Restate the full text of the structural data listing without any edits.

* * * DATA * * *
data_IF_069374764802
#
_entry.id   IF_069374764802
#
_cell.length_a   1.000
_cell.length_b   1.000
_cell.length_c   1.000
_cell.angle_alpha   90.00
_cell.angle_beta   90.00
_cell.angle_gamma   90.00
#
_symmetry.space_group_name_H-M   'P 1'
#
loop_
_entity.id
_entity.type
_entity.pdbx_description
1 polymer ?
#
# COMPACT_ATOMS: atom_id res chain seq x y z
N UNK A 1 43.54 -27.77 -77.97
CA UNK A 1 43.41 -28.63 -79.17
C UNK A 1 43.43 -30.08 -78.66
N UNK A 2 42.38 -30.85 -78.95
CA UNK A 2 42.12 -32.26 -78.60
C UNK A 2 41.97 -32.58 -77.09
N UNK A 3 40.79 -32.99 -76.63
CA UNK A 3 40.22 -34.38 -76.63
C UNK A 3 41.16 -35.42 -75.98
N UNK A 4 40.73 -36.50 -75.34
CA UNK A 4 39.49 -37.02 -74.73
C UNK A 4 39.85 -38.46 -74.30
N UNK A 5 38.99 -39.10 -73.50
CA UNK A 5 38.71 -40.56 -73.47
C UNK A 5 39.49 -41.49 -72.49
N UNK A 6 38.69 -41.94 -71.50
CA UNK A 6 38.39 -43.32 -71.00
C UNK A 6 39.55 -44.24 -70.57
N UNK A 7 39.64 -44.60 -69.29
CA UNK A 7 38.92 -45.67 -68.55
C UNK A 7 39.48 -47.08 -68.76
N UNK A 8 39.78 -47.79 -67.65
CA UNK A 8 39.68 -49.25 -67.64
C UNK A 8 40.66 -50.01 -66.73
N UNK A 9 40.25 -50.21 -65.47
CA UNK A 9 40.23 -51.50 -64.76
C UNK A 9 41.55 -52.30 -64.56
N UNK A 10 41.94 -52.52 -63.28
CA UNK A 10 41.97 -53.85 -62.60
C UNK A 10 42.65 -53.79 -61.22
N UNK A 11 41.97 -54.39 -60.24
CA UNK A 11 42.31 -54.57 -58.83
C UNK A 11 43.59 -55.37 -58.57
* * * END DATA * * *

data_IF_069374764802
#
_entry.id   IF_069374764802
#
_cell.length_a   1.000
_cell.length_b   1.000
_cell.length_c   1.000
_cell.angle_alpha   90.00
_cell.angle_beta   90.00
_cell.angle_gamma   90.00
#
_symmetry.space_group_name_H-M   'P 1'
#
loop_
_entity.id
_entity.type
_entity.pdbx_description
1 polymer ?
#
# COMPACT_ATOMS: atom_id res chain seq x y z
N UNK A 1 43.54 -27.77 -77.97
CA UNK A 1 43.41 -28.63 -79.17
C UNK A 1 43.43 -30.08 -78.66
N UNK A 2 42.38 -30.85 -78.95
CA UNK A 2 42.12 -32.26 -78.60
C UNK A 2 41.97 -32.58 -77.09
N UNK A 3 40.79 -32.99 -76.63
CA UNK A 3 40.22 -34.38 -76.63
C UNK A 3 41.16 -35.42 -75.98
N UNK A 4 40.73 -36.50 -75.34
CA UNK A 4 39.49 -37.02 -74.73
C UNK A 4 39.85 -38.46 -74.30
N UNK A 5 38.99 -39.10 -73.50
CA UNK A 5 38.71 -40.56 -73.47
C UNK A 5 39.49 -41.49 -72.49
N UNK A 6 38.69 -41.94 -71.50
CA UNK A 6 38.39 -43.32 -71.00
C UNK A 6 39.55 -44.24 -70.57
N UNK A 7 39.64 -44.60 -69.29
CA UNK A 7 38.92 -45.67 -68.55
C UNK A 7 39.48 -47.08 -68.76
N UNK A 8 39.78 -47.79 -67.65
CA UNK A 8 39.68 -49.25 -67.64
C UNK A 8 40.66 -50.01 -66.73
N UNK A 9 40.25 -50.21 -65.47
CA UNK A 9 40.23 -51.50 -64.76
C UNK A 9 41.55 -52.30 -64.56
N UNK A 10 41.94 -52.52 -63.28
CA UNK A 10 41.97 -53.85 -62.60
C UNK A 10 42.65 -53.79 -61.22
N UNK A 11 41.97 -54.39 -60.24
CA UNK A 11 42.31 -54.57 -58.83
C UNK A 11 43.59 -55.37 -58.57